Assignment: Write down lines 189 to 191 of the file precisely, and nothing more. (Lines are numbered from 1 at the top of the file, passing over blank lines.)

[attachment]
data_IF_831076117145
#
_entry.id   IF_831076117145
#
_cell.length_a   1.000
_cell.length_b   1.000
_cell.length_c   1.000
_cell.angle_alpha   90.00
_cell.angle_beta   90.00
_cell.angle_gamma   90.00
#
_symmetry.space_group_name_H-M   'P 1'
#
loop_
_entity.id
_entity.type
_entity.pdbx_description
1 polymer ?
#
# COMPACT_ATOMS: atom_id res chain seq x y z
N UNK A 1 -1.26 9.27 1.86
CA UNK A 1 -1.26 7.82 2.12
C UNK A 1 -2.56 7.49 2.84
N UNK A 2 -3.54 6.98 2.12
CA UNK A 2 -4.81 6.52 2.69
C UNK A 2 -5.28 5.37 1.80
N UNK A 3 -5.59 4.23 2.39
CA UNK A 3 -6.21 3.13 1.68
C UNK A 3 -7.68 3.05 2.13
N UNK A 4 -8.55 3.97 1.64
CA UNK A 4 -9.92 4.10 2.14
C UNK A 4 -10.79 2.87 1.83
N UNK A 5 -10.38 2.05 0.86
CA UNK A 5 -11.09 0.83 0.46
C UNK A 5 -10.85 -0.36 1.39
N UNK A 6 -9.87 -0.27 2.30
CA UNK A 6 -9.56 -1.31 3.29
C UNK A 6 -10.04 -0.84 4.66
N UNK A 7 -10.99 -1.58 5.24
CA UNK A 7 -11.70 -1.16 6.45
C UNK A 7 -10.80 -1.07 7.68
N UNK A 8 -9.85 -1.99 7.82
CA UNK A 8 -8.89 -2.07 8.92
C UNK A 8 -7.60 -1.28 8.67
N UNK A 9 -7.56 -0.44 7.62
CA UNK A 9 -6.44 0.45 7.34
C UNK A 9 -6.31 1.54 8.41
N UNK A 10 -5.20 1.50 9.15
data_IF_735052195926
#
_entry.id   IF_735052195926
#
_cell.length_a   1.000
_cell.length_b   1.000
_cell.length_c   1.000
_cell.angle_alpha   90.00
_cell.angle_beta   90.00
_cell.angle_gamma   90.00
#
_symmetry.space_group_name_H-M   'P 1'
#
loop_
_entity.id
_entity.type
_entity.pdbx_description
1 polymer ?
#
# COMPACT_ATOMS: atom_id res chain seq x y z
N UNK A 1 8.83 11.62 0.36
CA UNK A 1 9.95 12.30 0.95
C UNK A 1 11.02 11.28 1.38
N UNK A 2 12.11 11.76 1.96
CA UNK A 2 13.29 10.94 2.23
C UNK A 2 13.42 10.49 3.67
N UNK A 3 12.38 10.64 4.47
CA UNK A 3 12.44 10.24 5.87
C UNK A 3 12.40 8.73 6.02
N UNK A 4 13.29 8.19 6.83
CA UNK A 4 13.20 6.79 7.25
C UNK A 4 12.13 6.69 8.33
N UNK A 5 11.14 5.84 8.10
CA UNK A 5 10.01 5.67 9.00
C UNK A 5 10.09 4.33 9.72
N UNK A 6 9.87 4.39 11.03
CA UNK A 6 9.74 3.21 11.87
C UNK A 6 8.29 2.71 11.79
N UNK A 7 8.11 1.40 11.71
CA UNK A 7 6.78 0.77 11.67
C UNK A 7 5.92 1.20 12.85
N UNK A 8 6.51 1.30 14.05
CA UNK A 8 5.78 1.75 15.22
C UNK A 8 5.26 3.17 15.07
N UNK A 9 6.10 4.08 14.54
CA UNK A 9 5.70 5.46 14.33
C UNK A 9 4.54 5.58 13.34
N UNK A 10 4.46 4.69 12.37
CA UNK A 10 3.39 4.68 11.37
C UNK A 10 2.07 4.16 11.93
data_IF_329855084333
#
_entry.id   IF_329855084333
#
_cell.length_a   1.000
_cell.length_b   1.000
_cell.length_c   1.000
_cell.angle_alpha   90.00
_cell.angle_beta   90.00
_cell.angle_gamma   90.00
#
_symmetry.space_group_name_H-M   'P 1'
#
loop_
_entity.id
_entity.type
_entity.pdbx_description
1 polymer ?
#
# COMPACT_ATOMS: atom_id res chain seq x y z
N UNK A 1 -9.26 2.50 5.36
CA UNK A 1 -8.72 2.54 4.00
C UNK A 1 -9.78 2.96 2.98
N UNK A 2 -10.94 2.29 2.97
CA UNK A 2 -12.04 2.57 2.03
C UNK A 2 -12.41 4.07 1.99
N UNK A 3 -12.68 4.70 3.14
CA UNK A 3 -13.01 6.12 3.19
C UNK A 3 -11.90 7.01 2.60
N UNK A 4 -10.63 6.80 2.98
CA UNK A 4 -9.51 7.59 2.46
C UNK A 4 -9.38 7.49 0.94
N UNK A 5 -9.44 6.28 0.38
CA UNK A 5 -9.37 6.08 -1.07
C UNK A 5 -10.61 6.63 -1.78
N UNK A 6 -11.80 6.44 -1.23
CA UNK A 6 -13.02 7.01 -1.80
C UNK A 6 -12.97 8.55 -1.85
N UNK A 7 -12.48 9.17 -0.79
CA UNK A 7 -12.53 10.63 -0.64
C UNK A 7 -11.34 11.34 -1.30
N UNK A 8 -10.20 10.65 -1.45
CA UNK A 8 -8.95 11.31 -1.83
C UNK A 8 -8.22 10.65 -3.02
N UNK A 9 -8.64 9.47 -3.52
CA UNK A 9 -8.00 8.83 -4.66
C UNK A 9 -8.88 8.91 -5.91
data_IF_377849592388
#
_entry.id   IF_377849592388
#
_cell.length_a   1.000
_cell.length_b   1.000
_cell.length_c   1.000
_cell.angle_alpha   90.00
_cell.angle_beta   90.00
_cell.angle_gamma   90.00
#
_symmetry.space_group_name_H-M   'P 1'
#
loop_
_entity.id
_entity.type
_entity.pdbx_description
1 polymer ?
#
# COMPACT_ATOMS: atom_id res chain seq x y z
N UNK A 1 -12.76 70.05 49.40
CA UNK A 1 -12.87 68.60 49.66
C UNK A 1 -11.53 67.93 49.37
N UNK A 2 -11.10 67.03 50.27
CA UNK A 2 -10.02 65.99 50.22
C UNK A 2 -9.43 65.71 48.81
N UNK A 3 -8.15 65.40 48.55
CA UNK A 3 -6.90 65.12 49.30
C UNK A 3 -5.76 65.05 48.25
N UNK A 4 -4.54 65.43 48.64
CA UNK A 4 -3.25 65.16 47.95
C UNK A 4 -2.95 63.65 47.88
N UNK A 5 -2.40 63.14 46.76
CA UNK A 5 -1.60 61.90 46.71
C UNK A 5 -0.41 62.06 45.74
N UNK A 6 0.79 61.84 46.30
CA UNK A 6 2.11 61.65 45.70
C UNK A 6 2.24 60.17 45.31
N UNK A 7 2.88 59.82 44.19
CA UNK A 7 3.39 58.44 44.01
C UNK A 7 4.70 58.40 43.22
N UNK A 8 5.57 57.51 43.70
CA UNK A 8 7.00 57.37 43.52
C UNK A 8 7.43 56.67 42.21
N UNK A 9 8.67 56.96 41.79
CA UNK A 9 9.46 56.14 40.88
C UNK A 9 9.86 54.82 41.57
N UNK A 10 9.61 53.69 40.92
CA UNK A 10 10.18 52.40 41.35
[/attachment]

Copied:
C UNK A 8 7.43 56.67 42.21
N UNK A 9 8.67 56.96 41.79
CA UNK A 9 9.46 56.14 40.88